There have been more than 120 companies that declared bankruptcy in 2020 and blame COVID-19 for their downfall. Although many of these businesses were in financial trouble prior to the pandemic, the loss in revenue made those issues more evident. With many other companies holding billions of dollars in debt, it is likely we will see even more COVID-19 bankruptcies before the end of the year.
Which Companies Are Filing?
Some pretty big names are already among those filing for bankruptcy and closing doors. Here are some of the most recognizable names on the list.
- 24 Hour Fitness
- Brooks Brothers
- Chesapeake Energy
- Frontier Communications
- Gold’s Gym
- J Crew
- J.C. Penny
- Latam Airlines
- Neiman Marcus
- New York & Co.
- Sur La Table
- True Religion Apparel
More than 100 other businesses have filed or announced they will be filing for bankruptcy due to COVID-19. This includes American Addiction Centers, a Tennesse-based addiction recovery organization, who started suffering financially when patients simply weren’t coming in after the pandemic. Even the Catholic Church for the Archdiocese of New Orleans filed for bankruptcy due to a lack of collections as many mass gatherings have been canceled.
How COVID-19 Bankruptcies Will Impact The Economy
Over 6,800 businesses filed for bankruptcy in the U.S. last year. This year will undoubtedly have many more. Companies that have filed, or plan to file, are huge players in the American economy. Some, like Hertz, even have billions in assets to sell-off. Others simply saw no way to continue in the COVID-19 social distancing era.
“We’ve survived through wars, recessions, terrorist attacks, political upheaval, hurricanes, tornadoes, blizzards and more,” Sugarloaf Craft Festivals wrote on its website. “With no cash flow coming in, even a well-managed company cannot survive indefinitely.”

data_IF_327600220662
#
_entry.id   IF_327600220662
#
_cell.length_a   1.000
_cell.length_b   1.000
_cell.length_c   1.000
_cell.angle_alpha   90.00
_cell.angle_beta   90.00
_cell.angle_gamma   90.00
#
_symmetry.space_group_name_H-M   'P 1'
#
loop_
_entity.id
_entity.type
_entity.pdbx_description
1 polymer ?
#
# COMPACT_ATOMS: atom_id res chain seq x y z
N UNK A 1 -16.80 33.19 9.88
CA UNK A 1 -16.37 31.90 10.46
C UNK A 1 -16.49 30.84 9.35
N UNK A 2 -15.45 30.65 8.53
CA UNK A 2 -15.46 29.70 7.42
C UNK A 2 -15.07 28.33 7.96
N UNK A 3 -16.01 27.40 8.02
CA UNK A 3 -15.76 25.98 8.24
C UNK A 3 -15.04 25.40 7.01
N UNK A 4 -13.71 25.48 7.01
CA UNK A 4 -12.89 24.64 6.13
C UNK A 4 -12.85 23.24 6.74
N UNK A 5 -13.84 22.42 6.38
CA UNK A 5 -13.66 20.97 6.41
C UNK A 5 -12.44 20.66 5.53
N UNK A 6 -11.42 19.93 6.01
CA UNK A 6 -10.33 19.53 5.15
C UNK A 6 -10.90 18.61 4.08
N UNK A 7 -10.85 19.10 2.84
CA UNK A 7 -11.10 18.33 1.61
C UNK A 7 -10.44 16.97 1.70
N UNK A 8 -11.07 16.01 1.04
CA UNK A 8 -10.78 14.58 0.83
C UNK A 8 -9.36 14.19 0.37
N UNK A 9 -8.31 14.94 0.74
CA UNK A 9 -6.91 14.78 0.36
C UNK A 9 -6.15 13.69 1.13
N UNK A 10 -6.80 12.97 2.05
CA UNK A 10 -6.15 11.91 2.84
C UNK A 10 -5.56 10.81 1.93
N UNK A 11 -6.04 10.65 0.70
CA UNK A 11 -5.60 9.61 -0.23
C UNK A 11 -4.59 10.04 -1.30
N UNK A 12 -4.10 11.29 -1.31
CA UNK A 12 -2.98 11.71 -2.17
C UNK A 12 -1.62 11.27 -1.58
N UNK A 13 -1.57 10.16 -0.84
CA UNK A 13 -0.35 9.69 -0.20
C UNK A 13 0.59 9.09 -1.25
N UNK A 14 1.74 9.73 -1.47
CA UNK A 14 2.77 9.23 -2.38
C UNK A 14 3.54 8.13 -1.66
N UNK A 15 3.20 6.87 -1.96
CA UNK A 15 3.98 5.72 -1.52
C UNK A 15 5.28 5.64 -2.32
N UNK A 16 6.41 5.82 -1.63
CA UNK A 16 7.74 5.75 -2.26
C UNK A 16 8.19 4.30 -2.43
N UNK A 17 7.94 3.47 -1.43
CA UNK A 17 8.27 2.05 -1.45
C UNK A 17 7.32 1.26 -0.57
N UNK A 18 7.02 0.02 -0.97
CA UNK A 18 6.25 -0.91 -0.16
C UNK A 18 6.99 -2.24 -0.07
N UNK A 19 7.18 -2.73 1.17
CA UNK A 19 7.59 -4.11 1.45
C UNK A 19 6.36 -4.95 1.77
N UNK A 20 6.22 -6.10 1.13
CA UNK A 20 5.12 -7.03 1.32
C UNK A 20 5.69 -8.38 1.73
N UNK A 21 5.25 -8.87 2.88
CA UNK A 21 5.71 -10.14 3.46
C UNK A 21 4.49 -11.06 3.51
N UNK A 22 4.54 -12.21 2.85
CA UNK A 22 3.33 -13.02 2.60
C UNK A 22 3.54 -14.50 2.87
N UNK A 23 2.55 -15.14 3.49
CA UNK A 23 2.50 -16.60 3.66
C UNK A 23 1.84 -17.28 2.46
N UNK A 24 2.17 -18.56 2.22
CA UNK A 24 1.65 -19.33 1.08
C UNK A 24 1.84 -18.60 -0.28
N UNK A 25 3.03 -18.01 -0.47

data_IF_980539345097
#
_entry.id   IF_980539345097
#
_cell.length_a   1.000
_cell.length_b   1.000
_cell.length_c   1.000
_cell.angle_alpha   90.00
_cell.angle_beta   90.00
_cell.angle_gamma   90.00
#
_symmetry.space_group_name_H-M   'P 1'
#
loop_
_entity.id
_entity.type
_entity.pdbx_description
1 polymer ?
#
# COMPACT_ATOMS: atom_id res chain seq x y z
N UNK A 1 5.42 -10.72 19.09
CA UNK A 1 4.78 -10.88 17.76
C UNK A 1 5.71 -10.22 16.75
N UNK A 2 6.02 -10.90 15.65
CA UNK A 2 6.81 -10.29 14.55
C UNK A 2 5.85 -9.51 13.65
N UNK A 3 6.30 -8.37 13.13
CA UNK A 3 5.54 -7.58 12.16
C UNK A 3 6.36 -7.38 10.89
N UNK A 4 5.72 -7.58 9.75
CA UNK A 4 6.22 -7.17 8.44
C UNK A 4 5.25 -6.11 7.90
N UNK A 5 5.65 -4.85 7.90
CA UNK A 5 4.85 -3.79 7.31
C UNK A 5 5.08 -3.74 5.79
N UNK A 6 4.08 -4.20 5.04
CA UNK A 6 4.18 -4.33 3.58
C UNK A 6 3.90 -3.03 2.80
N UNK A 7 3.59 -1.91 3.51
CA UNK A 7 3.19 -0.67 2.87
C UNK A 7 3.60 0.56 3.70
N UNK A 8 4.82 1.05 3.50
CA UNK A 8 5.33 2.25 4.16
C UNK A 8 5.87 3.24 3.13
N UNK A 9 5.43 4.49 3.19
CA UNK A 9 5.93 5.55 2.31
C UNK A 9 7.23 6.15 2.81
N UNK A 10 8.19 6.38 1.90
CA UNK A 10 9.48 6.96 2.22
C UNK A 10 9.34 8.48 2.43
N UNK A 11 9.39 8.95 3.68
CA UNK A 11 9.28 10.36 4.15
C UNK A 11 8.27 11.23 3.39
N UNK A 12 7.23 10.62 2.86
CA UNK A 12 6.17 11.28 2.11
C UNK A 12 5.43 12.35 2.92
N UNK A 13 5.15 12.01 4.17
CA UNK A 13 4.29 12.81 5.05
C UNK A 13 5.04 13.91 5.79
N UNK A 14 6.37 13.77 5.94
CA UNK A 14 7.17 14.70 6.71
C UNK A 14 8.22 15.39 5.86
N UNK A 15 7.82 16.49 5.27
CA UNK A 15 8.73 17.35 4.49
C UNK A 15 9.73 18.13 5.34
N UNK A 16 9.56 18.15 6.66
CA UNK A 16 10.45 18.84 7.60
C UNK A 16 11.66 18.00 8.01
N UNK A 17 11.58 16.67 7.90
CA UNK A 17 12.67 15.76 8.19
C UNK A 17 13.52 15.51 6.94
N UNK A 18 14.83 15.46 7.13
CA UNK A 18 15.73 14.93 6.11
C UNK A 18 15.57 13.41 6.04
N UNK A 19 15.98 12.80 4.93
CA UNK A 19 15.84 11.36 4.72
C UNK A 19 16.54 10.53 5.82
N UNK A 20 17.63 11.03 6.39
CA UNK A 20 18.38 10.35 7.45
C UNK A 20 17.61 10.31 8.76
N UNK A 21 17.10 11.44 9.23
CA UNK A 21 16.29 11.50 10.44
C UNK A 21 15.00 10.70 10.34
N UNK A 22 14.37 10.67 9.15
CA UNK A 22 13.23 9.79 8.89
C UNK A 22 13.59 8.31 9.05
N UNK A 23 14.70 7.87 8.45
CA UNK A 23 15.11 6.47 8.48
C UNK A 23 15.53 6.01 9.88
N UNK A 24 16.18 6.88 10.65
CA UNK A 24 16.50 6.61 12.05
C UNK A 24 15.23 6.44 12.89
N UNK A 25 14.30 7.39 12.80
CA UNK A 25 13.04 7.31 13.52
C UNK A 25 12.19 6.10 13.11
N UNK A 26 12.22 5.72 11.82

The good news is many medium-to-large size companies declaring bankruptcy will likely be able to work out a payment plan to manage their debts moving forward. If they cannot, then the company is liquidated and the assets are sold to pay off those debts. Small businesses may never recover though.
“We anticipate that a significant fraction of viable small businesses will be forced to liquidate, causing high and irreversible economic losses,” a group of academics wrote to Congress. “Workers will lose jobs even in otherwise viable businesses.”
In many cases, however, COVID-19 bankruptcies are revealing already troubled business models and staggering debt. Many of these companies were struggling before disaster struck. Hertz, for instance, has debt accrued from over 10 years ago.
So, it is safe to say that, in many cases, a complete business reform will be the only thing to prevent this from happening again. It is also easy to assume there are still many other businesses who will file before the year is out. The overall economic impact is likely to be seen for decades to come.